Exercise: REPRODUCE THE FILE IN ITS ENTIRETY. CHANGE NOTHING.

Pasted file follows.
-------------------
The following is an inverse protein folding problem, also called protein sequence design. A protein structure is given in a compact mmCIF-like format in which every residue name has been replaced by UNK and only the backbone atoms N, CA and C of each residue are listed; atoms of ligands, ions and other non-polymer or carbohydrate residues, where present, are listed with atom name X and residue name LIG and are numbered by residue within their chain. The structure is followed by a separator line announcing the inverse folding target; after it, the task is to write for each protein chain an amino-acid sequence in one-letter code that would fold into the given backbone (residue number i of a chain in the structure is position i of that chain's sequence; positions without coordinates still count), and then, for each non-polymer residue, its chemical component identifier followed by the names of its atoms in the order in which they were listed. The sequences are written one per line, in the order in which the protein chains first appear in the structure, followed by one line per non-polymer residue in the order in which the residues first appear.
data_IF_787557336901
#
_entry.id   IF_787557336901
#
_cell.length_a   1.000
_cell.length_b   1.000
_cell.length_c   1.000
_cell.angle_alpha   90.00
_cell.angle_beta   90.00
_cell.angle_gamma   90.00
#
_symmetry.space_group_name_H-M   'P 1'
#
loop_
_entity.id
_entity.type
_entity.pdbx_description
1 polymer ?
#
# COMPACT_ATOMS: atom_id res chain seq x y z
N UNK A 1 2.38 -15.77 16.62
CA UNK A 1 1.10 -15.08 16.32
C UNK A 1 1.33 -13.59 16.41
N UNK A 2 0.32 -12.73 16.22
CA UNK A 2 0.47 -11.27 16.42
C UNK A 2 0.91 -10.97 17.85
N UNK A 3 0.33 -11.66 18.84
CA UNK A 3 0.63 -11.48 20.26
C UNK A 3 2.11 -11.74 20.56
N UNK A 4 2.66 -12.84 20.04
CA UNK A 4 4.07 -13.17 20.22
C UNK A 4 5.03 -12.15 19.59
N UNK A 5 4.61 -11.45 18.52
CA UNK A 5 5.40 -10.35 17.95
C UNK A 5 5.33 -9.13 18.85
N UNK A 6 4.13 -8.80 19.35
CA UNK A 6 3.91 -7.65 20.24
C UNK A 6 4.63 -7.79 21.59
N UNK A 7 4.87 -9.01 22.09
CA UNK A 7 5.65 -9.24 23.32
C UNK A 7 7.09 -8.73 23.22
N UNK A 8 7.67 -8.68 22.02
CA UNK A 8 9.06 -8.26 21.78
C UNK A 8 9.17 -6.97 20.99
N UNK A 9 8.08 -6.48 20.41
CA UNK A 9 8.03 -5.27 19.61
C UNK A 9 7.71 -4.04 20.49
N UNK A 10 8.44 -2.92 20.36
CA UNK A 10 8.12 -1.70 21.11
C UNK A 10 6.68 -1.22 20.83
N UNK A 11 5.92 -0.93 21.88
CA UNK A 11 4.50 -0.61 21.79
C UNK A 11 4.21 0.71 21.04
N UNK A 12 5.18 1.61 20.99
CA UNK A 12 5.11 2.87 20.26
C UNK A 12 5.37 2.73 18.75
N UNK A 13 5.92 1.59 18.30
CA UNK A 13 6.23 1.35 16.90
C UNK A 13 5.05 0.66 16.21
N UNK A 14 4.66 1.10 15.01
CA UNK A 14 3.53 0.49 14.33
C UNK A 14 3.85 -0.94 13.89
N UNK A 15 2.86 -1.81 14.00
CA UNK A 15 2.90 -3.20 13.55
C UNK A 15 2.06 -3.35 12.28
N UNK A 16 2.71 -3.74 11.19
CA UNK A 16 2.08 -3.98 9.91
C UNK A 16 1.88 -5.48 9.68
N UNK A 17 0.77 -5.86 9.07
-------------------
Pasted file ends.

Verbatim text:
The following is an inverse protein folding problem, also called protein sequence design. A protein structure is given in a compact mmCIF-like format in which every residue name has been replaced by UNK and only the backbone atoms N, CA and C of each residue are listed; atoms of ligands, ions and other non-polymer or carbohydrate residues, where present, are listed with atom name X and residue name LIG and are numbered by residue within their chain. The structure is followed by a separator line announcing the inverse folding target; after it, the task is to write for each protein chain an amino-acid sequence in one-letter code that would fold into the given backbone (residue number i of a chain in the structure is position i of that chain's sequence; positions without coordinates still count), and then, for each non-polymer residue, its chemical component identifier followed by the names of its atoms in the order in which they were listed. The sequences are written one per line, in the order in which the protein chains first appear in the structure, followed by one line per non-polymer residue in the order in which the residues first appear.
data_IF_787557336901
#
_entry.id   IF_787557336901
#
_cell.length_a   1.000
_cell.length_b   1.000
_cell.length_c   1.000
_cell.angle_alpha   90.00
_cell.angle_beta   90.00
_cell.angle_gamma   90.00
#
_symmetry.space_group_name_H-M   'P 1'
#
loop_
_entity.id
_entity.type
_entity.pdbx_description
1 polymer ?
#
# COMPACT_ATOMS: atom_id res chain seq x y z
N UNK A 1 2.38 -15.77 16.62
CA UNK A 1 1.10 -15.08 16.32
C UNK A 1 1.33 -13.59 16.41
N UNK A 2 0.32 -12.73 16.22
CA UNK A 2 0.47 -11.27 16.42
C UNK A 2 0.91 -10.97 17.85
N UNK A 3 0.33 -11.66 18.84
CA UNK A 3 0.63 -11.48 20.26
C UNK A 3 2.11 -11.74 20.56
N UNK A 4 2.66 -12.84 20.04
CA UNK A 4 4.07 -13.17 20.22
C UNK A 4 5.03 -12.15 19.59
N UNK A 5 4.61 -11.45 18.52
CA UNK A 5 5.40 -10.35 17.95
C UNK A 5 5.33 -9.13 18.85
N UNK A 6 4.13 -8.80 19.35
CA UNK A 6 3.91 -7.65 20.24
C UNK A 6 4.63 -7.79 21.59
N UNK A 7 4.87 -9.01 22.09
CA UNK A 7 5.65 -9.24 23.32
C UNK A 7 7.09 -8.73 23.22
N UNK A 8 7.67 -8.68 22.02
CA UNK A 8 9.06 -8.26 21.78
C UNK A 8 9.17 -6.97 20.99
N UNK A 9 8.08 -6.48 20.41
CA UNK A 9 8.03 -5.27 19.61
C UNK A 9 7.71 -4.04 20.49
N UNK A 10 8.44 -2.92 20.36
CA UNK A 10 8.12 -1.70 21.11
C UNK A 10 6.68 -1.22 20.83
N UNK A 11 5.92 -0.93 21.88
CA UNK A 11 4.50 -0.61 21.79
C UNK A 11 4.21 0.71 21.04
N UNK A 12 5.18 1.61 20.99
CA UNK A 12 5.11 2.87 20.26
C UNK A 12 5.37 2.73 18.75
N UNK A 13 5.92 1.59 18.30
CA UNK A 13 6.23 1.35 16.90
C UNK A 13 5.05 0.66 16.21
N UNK A 14 4.66 1.10 15.01
CA UNK A 14 3.53 0.49 14.33
C UNK A 14 3.85 -0.94 13.89
N UNK A 15 2.86 -1.81 14.00
CA UNK A 15 2.90 -3.20 13.55
C UNK A 15 2.06 -3.35 12.28
N UNK A 16 2.71 -3.74 11.19
CA UNK A 16 2.08 -3.98 9.91
C UNK A 16 1.88 -5.48 9.68
N UNK A 17 0.77 -5.86 9.07